How Did America’s Police…

Become a Military Force on the Streets?

Perhaps when we decided to morph into a police state in exchange for the promise of eternal safety from the government after 9/11?  Your basic Faustain Bargain.

  • vox borealis

    Nope. Just look at the graphic provided in the article: the militarization of American police forces started long before 9/11, as (for example) the number of SWAT raids has increased steadily since the 1990s. Heck, this was being pointed out back in the day on Hill Street Blues.

    • Andy

      It has been a long time in the making – I agree – we can probably go back to the race riots in the 60s to see the militarization begin, before that it was during the anti-union movement in the late 1800s. The real problem is that we let it happen – we elect folks who “promise to keep us safe” and then turn away at their process for keeping us safe. We find ways to rationalize the process and when it runs amok we complain. The American way, I guess.

  • Paxton Reis

    The war on drugs changed thinks too– especially with the onslaught of the crack epidemic in the 1980s. I worked part-time in a county jail at that time, and once crack hit there was a significant and noticeable change in the jail clientele and police attitudes.

    Just my observation

  • Ridge_Runner
  • meunke

    War on Drugs is what REALLY got it going, and what keeps it going. But, thank God we got all the drugs off our streets, amiright? Right?

  • Pavel Chichikov

    SOME OTHER WAR

    A dozen years ago
    this year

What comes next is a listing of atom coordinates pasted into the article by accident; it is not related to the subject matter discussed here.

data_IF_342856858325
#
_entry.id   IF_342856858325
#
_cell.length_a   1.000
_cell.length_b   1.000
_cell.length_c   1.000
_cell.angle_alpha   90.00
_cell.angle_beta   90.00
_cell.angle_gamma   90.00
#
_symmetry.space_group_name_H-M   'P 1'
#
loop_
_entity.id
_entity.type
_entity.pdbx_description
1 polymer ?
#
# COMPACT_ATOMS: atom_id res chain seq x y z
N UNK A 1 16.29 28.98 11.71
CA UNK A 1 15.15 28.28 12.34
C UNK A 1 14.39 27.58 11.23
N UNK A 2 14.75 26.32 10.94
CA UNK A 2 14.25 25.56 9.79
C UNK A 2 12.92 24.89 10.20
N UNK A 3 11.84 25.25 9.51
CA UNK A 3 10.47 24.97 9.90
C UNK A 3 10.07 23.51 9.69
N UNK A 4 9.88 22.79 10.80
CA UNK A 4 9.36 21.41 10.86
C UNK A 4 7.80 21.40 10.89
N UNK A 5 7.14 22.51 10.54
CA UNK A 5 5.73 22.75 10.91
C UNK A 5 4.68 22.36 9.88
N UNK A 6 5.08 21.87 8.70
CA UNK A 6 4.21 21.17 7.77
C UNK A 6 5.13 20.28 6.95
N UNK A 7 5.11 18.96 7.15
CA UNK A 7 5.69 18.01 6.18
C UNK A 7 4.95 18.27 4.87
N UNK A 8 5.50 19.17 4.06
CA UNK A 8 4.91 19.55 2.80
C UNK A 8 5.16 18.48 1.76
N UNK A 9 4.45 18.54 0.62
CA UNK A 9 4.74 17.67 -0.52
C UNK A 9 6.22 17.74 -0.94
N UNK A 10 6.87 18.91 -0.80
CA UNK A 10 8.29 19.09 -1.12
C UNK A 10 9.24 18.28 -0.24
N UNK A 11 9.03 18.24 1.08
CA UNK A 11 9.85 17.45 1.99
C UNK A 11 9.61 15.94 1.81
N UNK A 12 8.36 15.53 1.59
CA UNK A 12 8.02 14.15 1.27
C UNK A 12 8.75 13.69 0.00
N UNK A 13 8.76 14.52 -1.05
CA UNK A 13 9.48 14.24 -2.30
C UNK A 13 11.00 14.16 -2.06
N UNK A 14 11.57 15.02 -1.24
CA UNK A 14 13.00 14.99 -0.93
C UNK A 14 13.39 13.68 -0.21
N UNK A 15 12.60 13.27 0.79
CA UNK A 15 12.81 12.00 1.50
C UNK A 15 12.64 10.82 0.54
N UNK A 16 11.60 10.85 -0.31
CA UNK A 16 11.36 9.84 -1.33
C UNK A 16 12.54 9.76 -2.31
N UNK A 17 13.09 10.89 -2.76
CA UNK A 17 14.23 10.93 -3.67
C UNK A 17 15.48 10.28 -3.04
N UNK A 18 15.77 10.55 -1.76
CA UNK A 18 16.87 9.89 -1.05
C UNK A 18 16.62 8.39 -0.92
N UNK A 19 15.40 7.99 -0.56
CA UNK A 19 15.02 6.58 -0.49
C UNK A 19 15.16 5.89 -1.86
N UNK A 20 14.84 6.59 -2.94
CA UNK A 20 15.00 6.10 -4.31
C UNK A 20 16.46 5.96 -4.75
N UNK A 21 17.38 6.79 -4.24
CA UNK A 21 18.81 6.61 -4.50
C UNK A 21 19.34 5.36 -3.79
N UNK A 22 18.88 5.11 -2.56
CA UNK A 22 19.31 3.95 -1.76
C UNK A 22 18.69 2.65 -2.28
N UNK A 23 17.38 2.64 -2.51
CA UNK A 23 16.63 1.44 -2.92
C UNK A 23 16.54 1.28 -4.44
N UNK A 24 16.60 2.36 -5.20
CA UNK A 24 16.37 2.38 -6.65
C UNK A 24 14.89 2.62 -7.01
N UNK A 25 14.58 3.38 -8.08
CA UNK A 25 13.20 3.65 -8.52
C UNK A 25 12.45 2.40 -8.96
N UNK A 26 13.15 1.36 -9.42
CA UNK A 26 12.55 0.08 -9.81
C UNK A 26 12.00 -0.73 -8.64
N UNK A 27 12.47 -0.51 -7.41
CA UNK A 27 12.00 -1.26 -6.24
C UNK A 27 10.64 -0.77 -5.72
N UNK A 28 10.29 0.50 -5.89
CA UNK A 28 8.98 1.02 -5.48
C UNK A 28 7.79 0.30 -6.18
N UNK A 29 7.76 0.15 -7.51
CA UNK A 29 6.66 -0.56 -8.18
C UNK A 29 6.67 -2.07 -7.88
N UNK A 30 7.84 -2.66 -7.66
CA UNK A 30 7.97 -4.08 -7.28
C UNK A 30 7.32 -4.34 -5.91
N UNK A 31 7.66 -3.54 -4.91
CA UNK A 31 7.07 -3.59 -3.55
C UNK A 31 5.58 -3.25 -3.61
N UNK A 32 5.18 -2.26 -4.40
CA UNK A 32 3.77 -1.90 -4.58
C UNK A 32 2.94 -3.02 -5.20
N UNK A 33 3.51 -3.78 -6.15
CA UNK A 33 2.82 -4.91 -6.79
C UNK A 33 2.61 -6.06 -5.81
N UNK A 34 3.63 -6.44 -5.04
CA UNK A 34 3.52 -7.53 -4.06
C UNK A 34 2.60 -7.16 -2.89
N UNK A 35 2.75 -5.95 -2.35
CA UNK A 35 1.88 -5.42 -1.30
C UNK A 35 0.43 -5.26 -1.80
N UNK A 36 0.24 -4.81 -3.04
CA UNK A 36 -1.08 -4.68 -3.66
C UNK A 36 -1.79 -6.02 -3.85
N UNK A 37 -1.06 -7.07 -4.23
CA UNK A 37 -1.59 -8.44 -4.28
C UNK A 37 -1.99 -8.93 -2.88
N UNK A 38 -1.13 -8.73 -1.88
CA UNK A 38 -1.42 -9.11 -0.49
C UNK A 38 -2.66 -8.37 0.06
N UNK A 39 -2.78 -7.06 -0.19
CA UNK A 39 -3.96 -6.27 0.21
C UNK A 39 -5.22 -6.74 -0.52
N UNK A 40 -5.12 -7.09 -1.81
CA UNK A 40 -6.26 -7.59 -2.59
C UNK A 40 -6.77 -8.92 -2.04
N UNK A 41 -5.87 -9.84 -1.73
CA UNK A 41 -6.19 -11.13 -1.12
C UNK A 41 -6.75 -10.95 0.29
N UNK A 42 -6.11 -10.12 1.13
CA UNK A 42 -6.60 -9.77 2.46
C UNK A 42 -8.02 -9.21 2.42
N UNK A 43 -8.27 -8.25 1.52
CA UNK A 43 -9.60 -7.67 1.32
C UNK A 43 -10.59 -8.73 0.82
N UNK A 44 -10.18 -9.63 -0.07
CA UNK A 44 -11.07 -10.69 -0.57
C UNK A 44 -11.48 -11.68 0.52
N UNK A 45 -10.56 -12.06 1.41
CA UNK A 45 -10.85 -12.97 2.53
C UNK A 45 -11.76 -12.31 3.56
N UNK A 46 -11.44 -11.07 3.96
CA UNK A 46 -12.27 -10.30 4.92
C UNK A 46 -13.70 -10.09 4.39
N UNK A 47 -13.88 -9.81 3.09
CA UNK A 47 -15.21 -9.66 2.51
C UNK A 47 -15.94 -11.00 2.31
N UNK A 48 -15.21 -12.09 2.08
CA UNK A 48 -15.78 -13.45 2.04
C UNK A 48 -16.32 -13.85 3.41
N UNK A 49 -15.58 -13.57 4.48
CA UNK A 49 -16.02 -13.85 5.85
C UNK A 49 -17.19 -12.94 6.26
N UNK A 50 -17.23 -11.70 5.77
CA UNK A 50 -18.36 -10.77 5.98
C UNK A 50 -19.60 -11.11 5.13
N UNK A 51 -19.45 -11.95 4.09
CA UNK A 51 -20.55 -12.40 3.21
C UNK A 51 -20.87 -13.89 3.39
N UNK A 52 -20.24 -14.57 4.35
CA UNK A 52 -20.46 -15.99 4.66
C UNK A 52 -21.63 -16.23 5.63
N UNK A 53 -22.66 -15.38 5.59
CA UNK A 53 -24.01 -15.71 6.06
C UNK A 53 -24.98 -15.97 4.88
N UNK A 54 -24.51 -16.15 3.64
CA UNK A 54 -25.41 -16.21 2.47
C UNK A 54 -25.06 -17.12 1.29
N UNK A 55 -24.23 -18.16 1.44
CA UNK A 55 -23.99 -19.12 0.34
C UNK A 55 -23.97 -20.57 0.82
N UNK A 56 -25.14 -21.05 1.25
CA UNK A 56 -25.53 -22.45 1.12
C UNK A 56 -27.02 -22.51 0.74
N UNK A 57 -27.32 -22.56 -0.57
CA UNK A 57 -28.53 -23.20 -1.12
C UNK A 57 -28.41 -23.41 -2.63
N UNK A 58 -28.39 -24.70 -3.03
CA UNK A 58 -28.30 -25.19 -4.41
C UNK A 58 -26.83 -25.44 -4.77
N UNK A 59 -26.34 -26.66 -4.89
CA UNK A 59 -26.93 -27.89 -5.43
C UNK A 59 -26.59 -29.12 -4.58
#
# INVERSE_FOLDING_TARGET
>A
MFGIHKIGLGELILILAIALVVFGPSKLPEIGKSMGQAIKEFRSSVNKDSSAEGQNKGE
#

The house came down,
    the towers fell,

    And that began a
    ruling fear

    The end of which no
    one can tell

    Those of us who
    watched them fall

    Incredulous yet not
    surprised

    Imagined then a
    mighty wall

    But not a barricade
    of lies

    I know a woman of an
    age

    Of eighty decades
    and a few

    Who when she reached
    a certain stage

    Took to wheelchairs
    when she flew

    She was rummaged at
    the gate,

    A tiny scissor came
    to light,

    Though it was small was
    made to wait

    While pistols took
    her in their sights

    A gun that’s pointed
    at the head

    Of someone eighty
    years and more

    Is aimed at
    something else instead

    To fight some other
    kind of war

    Pavel

    June
    9, 2013

  • Will

    I really worry about what is being done with those 23 snowblowers given to the Johnston, Rhode Island police.

  • Pavel Chichikov

    I’m as pro-police and law and order as anyone you’ll meet, but there is a limit when the force is turned against harmless people.

  • Pavel Chichikov

    I’m still not seeing what you could see on the streets of Moscow 25 years ago. They have a para-military force called OMON; many if not most of its personnel are ex-special forces. You don’t want to annoy them. I haven’t seen that here yet, but then, I lead a very quiet life and seldom go anywhere.